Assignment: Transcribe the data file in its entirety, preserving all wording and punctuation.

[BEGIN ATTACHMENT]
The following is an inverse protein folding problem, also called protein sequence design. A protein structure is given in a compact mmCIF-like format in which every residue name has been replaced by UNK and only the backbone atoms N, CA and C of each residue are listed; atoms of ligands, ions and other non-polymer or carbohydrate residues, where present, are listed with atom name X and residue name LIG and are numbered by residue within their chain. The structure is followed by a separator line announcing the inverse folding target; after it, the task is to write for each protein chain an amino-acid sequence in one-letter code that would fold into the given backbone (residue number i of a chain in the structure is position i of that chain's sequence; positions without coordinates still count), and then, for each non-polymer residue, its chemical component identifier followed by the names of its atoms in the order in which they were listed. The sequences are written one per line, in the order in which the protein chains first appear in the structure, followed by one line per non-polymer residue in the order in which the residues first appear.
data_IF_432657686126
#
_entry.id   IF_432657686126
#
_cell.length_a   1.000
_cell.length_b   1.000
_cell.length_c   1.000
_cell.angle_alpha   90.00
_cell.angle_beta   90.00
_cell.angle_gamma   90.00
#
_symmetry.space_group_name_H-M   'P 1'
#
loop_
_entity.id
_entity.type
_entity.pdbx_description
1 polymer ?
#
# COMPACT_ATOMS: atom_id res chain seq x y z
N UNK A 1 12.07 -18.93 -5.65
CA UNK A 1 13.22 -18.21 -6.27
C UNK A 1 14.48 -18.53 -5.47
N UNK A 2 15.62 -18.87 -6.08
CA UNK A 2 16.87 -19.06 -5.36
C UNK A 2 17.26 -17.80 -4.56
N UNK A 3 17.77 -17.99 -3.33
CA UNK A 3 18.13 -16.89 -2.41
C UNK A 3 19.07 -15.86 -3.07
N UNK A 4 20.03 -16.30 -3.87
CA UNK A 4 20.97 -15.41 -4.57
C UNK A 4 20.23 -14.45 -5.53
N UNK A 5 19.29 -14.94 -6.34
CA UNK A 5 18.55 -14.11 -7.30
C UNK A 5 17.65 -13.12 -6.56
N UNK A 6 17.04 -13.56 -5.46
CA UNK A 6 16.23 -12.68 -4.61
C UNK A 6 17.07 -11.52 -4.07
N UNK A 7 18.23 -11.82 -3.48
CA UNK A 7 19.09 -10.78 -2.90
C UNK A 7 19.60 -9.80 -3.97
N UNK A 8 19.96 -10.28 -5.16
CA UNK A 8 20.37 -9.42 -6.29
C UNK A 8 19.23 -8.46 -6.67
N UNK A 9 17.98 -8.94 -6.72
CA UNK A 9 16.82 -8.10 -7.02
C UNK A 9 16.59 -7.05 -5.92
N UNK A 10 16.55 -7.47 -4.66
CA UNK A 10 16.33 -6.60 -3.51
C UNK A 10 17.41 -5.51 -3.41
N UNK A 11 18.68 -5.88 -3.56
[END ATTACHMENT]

The following is an inverse protein folding problem, also called protein sequence design. A protein structure is given in a compact mmCIF-like format in which every residue name has been replaced by UNK and only the backbone atoms N, CA and C of each residue are listed; atoms of ligands, ions and other non-polymer or carbohydrate residues, where present, are listed with atom name X and residue name LIG and are numbered by residue within their chain. The structure is followed by a separator line announcing the inverse folding target; after it, the task is to write for each protein chain an amino-acid sequence in one-letter code that would fold into the given backbone (residue number i of a chain in the structure is position i of that chain's sequence; positions without coordinates still count), and then, for each non-polymer residue, its chemical component identifier followed by the names of its atoms in the order in which they were listed. The sequences are written one per line, in the order in which the protein chains first appear in the structure, followed by one line per non-polymer residue in the order in which the residues first appear.
data_IF_432657686126
#
_entry.id   IF_432657686126
#
_cell.length_a   1.000
_cell.length_b   1.000
_cell.length_c   1.000
_cell.angle_alpha   90.00
_cell.angle_beta   90.00
_cell.angle_gamma   90.00
#
_symmetry.space_group_name_H-M   'P 1'
#
loop_
_entity.id
_entity.type
_entity.pdbx_description
1 polymer ?
#
# COMPACT_ATOMS: atom_id res chain seq x y z
N UNK A 1 12.07 -18.93 -5.65
CA UNK A 1 13.22 -18.21 -6.27
C UNK A 1 14.48 -18.53 -5.47
N UNK A 2 15.62 -18.87 -6.08
CA UNK A 2 16.87 -19.06 -5.36
C UNK A 2 17.26 -17.80 -4.56
N UNK A 3 17.77 -17.99 -3.33
CA UNK A 3 18.13 -16.89 -2.41
C UNK A 3 19.07 -15.86 -3.07
N UNK A 4 20.03 -16.30 -3.87
CA UNK A 4 20.97 -15.41 -4.57
C UNK A 4 20.23 -14.45 -5.53
N UNK A 5 19.29 -14.94 -6.34
CA UNK A 5 18.55 -14.11 -7.30
C UNK A 5 17.65 -13.12 -6.56
N UNK A 6 17.04 -13.56 -5.46
CA UNK A 6 16.23 -12.68 -4.61
C UNK A 6 17.07 -11.52 -4.07
N UNK A 7 18.23 -11.82 -3.48
CA UNK A 7 19.09 -10.78 -2.90
C UNK A 7 19.60 -9.80 -3.97
N UNK A 8 19.96 -10.28 -5.16
CA UNK A 8 20.37 -9.42 -6.29
C UNK A 8 19.23 -8.46 -6.67
N UNK A 9 17.98 -8.94 -6.72
CA UNK A 9 16.82 -8.10 -7.02
C UNK A 9 16.59 -7.05 -5.92
N UNK A 10 16.55 -7.47 -4.66
CA UNK A 10 16.33 -6.60 -3.51
C UNK A 10 17.41 -5.51 -3.41
N UNK A 11 18.68 -5.88 -3.56